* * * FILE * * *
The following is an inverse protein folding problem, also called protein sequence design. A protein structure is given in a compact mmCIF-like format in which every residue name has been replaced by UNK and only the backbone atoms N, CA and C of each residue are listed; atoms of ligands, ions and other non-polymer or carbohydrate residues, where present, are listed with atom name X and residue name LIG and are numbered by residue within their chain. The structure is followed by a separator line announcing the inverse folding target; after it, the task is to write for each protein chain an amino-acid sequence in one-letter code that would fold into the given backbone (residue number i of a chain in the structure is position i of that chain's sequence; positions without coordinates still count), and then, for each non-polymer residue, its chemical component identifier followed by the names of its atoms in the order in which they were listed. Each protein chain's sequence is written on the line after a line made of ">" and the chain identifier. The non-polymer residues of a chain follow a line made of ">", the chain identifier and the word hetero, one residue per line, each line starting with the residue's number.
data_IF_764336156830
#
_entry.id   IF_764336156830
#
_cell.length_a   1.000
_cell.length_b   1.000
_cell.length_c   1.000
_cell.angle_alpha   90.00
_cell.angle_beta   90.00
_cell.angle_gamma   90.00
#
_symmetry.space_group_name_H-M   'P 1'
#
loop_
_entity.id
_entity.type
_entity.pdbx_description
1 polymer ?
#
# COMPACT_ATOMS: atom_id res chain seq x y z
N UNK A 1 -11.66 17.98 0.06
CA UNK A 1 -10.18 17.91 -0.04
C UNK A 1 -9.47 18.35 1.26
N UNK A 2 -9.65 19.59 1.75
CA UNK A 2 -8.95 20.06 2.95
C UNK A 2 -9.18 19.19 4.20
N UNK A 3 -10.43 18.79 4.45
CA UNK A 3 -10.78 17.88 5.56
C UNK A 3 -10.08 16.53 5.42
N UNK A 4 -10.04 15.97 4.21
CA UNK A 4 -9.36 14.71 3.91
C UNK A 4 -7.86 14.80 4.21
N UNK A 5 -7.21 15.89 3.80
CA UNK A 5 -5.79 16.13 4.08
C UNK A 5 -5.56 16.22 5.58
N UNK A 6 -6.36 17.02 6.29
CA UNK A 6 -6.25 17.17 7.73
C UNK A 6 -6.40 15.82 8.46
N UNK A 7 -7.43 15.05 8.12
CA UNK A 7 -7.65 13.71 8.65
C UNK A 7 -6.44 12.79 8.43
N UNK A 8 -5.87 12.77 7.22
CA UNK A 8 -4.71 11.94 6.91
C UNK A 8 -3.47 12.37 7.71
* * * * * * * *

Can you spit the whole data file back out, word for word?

The following is an inverse protein folding problem, also called protein sequence design. A protein structure is given in a compact mmCIF-like format in which every residue name has been replaced by UNK and only the backbone atoms N, CA and C of each residue are listed; atoms of ligands, ions and other non-polymer or carbohydrate residues, where present, are listed with atom name X and residue name LIG and are numbered by residue within their chain. The structure is followed by a separator line announcing the inverse folding target; after it, the task is to write for each protein chain an amino-acid sequence in one-letter code that would fold into the given backbone (residue number i of a chain in the structure is position i of that chain's sequence; positions without coordinates still count), and then, for each non-polymer residue, its chemical component identifier followed by the names of its atoms in the order in which they were listed. Each protein chain's sequence is written on the line after a line made of ">" and the chain identifier. The non-polymer residues of a chain follow a line made of ">", the chain identifier and the word hetero, one residue per line, each line starting with the residue's number.
data_IF_764336156830
#
_entry.id   IF_764336156830
#
_cell.length_a   1.000
_cell.length_b   1.000
_cell.length_c   1.000
_cell.angle_alpha   90.00
_cell.angle_beta   90.00
_cell.angle_gamma   90.00
#
_symmetry.space_group_name_H-M   'P 1'
#
loop_
_entity.id
_entity.type
_entity.pdbx_description
1 polymer ?
#
# COMPACT_ATOMS: atom_id res chain seq x y z
N UNK A 1 -11.66 17.98 0.06
CA UNK A 1 -10.18 17.91 -0.04
C UNK A 1 -9.47 18.35 1.26
N UNK A 2 -9.65 19.59 1.75
CA UNK A 2 -8.95 20.06 2.95
C UNK A 2 -9.18 19.19 4.20
N UNK A 3 -10.43 18.79 4.45
CA UNK A 3 -10.78 17.88 5.56
C UNK A 3 -10.08 16.53 5.42
N UNK A 4 -10.04 15.97 4.21
CA UNK A 4 -9.36 14.71 3.91
C UNK A 4 -7.86 14.80 4.21
N UNK A 5 -7.21 15.89 3.80
CA UNK A 5 -5.79 16.13 4.08
C UNK A 5 -5.56 16.22 5.58
N UNK A 6 -6.36 17.02 6.29
CA UNK A 6 -6.25 17.17 7.73
C UNK A 6 -6.40 15.82 8.46
N UNK A 7 -7.43 15.05 8.12
CA UNK A 7 -7.65 13.71 8.65
C UNK A 7 -6.44 12.79 8.43
N UNK A 8 -5.87 12.77 7.22
CA UNK A 8 -4.71 11.94 6.91
C UNK A 8 -3.47 12.37 7.71